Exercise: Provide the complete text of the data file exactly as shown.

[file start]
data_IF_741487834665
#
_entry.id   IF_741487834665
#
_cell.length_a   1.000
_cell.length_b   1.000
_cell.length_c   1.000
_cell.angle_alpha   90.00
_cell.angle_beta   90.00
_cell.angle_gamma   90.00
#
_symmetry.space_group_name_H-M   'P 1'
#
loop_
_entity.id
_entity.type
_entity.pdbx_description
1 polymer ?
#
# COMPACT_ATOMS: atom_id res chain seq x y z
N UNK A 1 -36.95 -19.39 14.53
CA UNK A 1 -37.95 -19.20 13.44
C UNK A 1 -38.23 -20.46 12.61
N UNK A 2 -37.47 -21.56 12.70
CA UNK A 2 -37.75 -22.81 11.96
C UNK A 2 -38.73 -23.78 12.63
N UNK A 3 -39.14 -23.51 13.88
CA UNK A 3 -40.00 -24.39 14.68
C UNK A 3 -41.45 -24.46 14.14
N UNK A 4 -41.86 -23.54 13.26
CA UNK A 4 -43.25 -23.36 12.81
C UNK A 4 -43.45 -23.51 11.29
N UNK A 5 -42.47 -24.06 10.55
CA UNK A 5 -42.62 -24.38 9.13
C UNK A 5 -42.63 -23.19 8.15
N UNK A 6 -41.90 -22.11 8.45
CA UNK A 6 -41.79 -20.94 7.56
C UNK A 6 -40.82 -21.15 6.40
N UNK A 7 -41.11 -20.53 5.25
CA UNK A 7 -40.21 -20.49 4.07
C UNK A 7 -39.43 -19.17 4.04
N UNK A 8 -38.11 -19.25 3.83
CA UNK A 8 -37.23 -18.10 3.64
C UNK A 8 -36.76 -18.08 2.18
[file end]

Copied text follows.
data_IF_741487834665
#
_entry.id   IF_741487834665
#
_cell.length_a   1.000
_cell.length_b   1.000
_cell.length_c   1.000
_cell.angle_alpha   90.00
_cell.angle_beta   90.00
_cell.angle_gamma   90.00
#
_symmetry.space_group_name_H-M   'P 1'
#
loop_
_entity.id
_entity.type
_entity.pdbx_description
1 polymer ?
#
# COMPACT_ATOMS: atom_id res chain seq x y z
N UNK A 1 -36.95 -19.39 14.53
CA UNK A 1 -37.95 -19.20 13.44
C UNK A 1 -38.23 -20.46 12.61
N UNK A 2 -37.47 -21.56 12.70
CA UNK A 2 -37.75 -22.81 11.96
C UNK A 2 -38.73 -23.78 12.63
N UNK A 3 -39.14 -23.51 13.88
CA UNK A 3 -40.00 -24.39 14.68
C UNK A 3 -41.45 -24.46 14.14
N UNK A 4 -41.86 -23.54 13.26
CA UNK A 4 -43.25 -23.36 12.81
C UNK A 4 -43.45 -23.51 11.29
N UNK A 5 -42.47 -24.06 10.55
CA UNK A 5 -42.62 -24.38 9.13
C UNK A 5 -42.63 -23.19 8.15
N UNK A 6 -41.90 -22.11 8.45
CA UNK A 6 -41.79 -20.94 7.56
C UNK A 6 -40.82 -21.15 6.40
N UNK A 7 -41.11 -20.53 5.25
CA UNK A 7 -40.21 -20.49 4.07
C UNK A 7 -39.43 -19.17 4.04
N UNK A 8 -38.11 -19.25 3.83
CA UNK A 8 -37.23 -18.10 3.64
C UNK A 8 -36.76 -18.08 2.18